Sat, Sep 18, 2021

So many unanswered questions regarding SA schools opening


By Mmabore

All grades are back to school with other children going to school in different days to adhere to lockdown rules. Some schools in rural areas were closed since lockdown with no communication between teachers and learners. Most of the learners started getting school work in August 2020 while other school children in urban areas or private schools had school work since March 2020 taking advantage of technology. As per Department of Education there won’t be pass one pass all. What does that mean? Are certain chapters going to be skipped? Will school children be overloaded with work? Will the children be able to cope until exams? Will the teachers and children be able to cover the syllabus? What will the results of those children who started school in August look like? Will this affect children from disadvantaged backgrounds badly? Are teachers in rural areas overloaded with work too? What are the teachers organisation say? Will this inequality end? Will this affect parents too?

Reopening of schools. Have stakeholders been consulted


by Amo Tshabalala

Minister Angie Motshekga’s call of resuming the school on the 01 June 2020 has been received with mixed feelings and so many questions have been raised. The country has just conducted around 500 thousand tests which a very small proportion of the total population. Has the decision been made after wide consultations? We are always preaching the consultation gospel but the government is not paying heed to the calls. This simply means that we are being told what to do and our views do not matter. Looking at the rate the virus is spreading and the death toll so far it i worrying for children to go back to school. Let us work together and make South Africa a better place to be and to shine to.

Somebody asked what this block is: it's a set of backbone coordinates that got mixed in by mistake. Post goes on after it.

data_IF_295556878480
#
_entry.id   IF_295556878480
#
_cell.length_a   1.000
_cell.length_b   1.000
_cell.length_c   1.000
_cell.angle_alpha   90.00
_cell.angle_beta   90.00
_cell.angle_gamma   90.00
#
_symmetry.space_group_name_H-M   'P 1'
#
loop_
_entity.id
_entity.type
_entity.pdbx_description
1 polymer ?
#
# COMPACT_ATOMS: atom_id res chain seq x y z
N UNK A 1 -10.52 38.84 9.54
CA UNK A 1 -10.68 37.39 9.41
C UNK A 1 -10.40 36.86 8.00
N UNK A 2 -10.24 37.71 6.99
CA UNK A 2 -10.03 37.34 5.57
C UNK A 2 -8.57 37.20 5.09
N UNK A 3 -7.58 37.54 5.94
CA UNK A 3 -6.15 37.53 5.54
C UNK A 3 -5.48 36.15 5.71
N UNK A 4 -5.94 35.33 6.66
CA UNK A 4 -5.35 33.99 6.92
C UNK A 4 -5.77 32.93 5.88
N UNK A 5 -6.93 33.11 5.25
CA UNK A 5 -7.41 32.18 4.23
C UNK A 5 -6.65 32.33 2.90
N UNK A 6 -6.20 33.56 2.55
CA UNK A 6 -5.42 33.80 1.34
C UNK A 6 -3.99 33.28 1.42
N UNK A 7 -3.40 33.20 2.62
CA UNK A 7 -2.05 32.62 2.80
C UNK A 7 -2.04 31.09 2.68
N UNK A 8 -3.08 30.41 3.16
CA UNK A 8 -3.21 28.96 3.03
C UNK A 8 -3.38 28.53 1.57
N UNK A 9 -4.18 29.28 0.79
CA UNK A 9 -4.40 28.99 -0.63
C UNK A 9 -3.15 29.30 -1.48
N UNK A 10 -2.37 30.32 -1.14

Are we ready for opening schools?


I have been asking myself questions regarding Grade 7 learners going back to school, are teachers ready to welcome the learners or even teach, what are the ways that will be used for teaching, will learners share text books, is their safety guaranteed? What is also worrying is that the Parliament is not still closed yet learners are asked to go back to school. Meanwhile, Welamlambo Public School is a higher primary school in Tembisa at Welamlambo section and passing by on 1 June, I realised that only disinfection taking place and chairs and tables were put out side to have them cleaned. This is despite the claim that schools in Gauteng are ready to open but that’s not what on the ground and I strongly feel that it is a grave miscalculation for learners to go back to school as there is are no measures yet to quarantee maximum safety for learners and teachers.

Mixed feelings over reopening of schools


by Rapule Moiloa

Interacting with someone regarding school reopening in South Africa to hear her views and how she feels about her kid going back to school I realised that some parents feel that in as far as they dont want their children to miss out on their studies, they are worried about their safety as the number of coronavirus cases continue to rise. She said that it is very unfortunate that the pandemic has put a stop not only on education but everything so all she could say is that it is not yet safe for children to go back to school.